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# Final Velocity (from constant a)

MichaelBartmess.Final Velocity (from constant a)

This equation computes the square of the final velocity that a body would achieve after traveling in a straight line some distance at constant acceleration. This an illustrative step in calculating the actual `v_f` based on acceleration and time. See the derivation below.

The remaining step, to take the square root of both sides of this equation happens in the sister equation:

## INPUTS

- `x_i` - the initial displacement
- `x_f` - the final displacement
**a**- the constant acceleration- `V_0` - the initial velocity

## DERIVATION

Since acceleration is constant, we know that the final velocity is the sum of the initial velocity and the velocity increase due to the acceleration. In other words:

[1] `V_f = V_i + a * t`

We also know that the distance traveled, d, is the sum of the distance the object would travel at its starting velocity, `V_i`, plus the distance it would travel while increasing velocity from `V_i` to `V_f`:

[2] `D = (V_i * t) + (1/2 * (V_f - V_i) * t)`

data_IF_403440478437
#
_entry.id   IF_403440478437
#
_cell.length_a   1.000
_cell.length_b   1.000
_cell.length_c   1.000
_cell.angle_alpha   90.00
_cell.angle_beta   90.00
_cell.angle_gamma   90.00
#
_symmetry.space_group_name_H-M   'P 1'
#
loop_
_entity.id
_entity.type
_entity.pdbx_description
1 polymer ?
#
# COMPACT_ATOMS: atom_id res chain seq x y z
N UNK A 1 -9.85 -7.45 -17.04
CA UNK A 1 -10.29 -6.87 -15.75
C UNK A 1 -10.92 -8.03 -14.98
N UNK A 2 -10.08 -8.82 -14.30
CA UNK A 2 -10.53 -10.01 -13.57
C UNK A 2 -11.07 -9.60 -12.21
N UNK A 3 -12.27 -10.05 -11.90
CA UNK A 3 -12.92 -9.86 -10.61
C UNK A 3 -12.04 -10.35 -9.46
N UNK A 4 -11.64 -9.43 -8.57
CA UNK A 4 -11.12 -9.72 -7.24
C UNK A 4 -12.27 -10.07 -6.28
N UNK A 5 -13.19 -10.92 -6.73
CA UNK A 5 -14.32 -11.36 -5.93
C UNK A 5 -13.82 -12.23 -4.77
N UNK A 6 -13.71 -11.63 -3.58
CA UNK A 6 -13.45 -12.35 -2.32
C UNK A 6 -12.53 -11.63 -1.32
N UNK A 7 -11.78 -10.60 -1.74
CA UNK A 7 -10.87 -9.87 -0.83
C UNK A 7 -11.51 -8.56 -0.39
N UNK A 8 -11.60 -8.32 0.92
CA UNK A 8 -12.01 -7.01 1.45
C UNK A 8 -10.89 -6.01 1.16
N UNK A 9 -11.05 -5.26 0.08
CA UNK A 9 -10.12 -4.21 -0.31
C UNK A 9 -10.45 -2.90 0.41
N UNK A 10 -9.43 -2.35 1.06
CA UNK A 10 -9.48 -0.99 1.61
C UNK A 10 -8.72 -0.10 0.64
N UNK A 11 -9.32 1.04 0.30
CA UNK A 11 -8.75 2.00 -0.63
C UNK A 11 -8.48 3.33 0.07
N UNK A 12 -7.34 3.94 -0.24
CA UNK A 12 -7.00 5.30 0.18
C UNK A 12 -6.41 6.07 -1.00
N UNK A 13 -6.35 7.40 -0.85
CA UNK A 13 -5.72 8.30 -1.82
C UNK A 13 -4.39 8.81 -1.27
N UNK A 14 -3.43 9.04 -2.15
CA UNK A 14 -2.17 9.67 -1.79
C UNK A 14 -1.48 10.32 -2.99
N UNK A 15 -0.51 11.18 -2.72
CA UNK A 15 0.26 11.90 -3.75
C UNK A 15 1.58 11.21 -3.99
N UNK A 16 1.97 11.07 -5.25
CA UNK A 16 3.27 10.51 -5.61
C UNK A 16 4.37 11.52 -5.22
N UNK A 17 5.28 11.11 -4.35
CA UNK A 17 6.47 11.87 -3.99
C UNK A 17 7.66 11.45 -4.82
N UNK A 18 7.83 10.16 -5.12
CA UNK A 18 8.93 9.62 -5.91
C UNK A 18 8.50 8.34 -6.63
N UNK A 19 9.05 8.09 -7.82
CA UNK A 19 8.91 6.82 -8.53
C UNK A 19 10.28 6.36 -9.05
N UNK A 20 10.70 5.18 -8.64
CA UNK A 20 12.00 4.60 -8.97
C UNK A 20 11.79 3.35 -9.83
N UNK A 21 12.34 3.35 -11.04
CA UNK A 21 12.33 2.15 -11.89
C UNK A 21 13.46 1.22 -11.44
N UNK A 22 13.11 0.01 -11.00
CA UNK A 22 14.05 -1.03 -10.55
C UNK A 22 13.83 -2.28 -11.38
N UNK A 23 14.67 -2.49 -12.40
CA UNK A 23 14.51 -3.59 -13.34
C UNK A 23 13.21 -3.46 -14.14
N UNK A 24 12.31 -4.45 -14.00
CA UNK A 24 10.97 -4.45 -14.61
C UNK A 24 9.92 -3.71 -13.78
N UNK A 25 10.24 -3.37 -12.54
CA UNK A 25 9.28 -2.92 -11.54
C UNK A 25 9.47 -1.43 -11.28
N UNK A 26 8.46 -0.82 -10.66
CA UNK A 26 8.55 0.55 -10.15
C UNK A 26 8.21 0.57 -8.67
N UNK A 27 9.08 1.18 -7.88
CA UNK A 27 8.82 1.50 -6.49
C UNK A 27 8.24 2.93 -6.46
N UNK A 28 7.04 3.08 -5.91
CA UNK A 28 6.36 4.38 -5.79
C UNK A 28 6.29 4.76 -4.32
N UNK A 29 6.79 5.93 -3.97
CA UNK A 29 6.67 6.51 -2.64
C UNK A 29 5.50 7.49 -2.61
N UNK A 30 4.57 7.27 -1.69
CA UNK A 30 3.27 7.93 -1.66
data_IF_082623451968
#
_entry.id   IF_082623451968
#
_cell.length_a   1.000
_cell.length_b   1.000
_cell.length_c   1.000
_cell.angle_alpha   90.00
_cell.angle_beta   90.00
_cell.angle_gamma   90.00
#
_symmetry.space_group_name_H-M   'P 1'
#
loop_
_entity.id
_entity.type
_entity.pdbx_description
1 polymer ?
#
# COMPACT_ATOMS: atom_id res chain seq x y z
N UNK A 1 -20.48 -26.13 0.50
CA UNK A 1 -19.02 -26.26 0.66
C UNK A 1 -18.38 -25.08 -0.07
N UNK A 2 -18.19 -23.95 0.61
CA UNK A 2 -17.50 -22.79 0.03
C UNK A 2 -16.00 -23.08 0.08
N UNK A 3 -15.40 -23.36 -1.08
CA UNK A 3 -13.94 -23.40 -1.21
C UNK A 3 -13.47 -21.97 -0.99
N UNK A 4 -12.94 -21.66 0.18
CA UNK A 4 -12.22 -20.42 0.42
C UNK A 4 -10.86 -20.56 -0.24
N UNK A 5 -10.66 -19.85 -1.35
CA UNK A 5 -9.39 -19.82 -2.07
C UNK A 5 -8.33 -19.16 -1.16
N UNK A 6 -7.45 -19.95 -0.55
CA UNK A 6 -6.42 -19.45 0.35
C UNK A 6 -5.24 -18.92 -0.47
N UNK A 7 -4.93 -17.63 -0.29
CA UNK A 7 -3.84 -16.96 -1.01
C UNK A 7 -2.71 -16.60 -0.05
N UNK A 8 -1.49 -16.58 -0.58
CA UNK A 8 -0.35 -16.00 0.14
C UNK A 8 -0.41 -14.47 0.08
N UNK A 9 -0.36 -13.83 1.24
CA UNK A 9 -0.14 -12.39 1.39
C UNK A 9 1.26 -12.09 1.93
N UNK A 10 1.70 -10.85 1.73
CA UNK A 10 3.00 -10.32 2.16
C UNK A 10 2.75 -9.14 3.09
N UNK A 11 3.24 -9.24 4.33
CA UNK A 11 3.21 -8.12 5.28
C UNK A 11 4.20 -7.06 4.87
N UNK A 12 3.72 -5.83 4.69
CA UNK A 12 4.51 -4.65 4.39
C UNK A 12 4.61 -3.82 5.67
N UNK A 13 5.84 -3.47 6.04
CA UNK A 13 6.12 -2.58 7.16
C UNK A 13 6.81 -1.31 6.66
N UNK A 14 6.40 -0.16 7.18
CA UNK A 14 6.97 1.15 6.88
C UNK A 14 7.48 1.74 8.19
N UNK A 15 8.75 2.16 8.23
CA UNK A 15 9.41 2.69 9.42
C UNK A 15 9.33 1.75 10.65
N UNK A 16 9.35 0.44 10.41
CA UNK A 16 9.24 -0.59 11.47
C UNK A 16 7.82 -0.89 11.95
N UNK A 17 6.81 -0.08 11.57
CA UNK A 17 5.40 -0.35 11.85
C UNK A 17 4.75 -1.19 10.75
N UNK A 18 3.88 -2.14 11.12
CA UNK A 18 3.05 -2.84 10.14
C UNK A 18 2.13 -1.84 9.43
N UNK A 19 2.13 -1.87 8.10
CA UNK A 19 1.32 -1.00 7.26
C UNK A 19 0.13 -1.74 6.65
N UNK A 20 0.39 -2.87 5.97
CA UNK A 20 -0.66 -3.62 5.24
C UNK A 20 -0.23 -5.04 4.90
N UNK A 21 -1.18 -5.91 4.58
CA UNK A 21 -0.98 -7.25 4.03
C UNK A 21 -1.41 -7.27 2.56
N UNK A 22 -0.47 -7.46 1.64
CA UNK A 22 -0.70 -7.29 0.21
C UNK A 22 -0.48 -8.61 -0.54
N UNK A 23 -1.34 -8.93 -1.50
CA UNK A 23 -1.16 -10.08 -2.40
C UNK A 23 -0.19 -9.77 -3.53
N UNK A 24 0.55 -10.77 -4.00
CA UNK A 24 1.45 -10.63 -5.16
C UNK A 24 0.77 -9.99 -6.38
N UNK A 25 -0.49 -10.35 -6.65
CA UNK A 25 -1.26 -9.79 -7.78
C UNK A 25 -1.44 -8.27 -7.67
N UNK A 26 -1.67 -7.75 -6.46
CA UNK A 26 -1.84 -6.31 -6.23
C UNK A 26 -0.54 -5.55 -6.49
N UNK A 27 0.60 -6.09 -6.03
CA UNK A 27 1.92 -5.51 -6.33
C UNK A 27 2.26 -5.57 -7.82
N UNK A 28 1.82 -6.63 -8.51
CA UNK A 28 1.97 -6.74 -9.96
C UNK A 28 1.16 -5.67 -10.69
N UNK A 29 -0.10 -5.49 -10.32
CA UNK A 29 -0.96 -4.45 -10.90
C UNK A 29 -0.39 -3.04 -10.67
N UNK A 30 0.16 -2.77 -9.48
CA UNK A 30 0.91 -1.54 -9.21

[3] `D = t * (V_i + 1/2 * V_f - 1/2 * V_i)`

[4] `D = t * 1/2 (V_i + V_f)`

[5] `=> t = (2 * D) / (V_i + V_f)`

Substituting [5} into [1]:

[6] `V_f = V_i + a * ((2 * D) / (V_i + V_f))`

Multiplying both sides by '(V_i + V_f)`:

[7] `V_i *V_f + V_f^2 = V_i^2 + V_i * V_f + 2*A*D`

Cancelling term `V_i* V_f`:

[8] `V_f^2 = V_i^2 + 2*a*D`, where `D = x_f - x_0`

[9] **`V_f^2 = V_i^2 + 2*a*(x_f - x_0)`**

This equation [9] computes the resultant **`V_f^2**`, which is not useful in most cases, so we want to get the square root of this resultant:

[10] **`V_f = sqrt(V_i^2 + 2*a*(x_f - x_0))`**

## EXTERNAL LINKS

Khan Academy's Average velocity for constant acceleration

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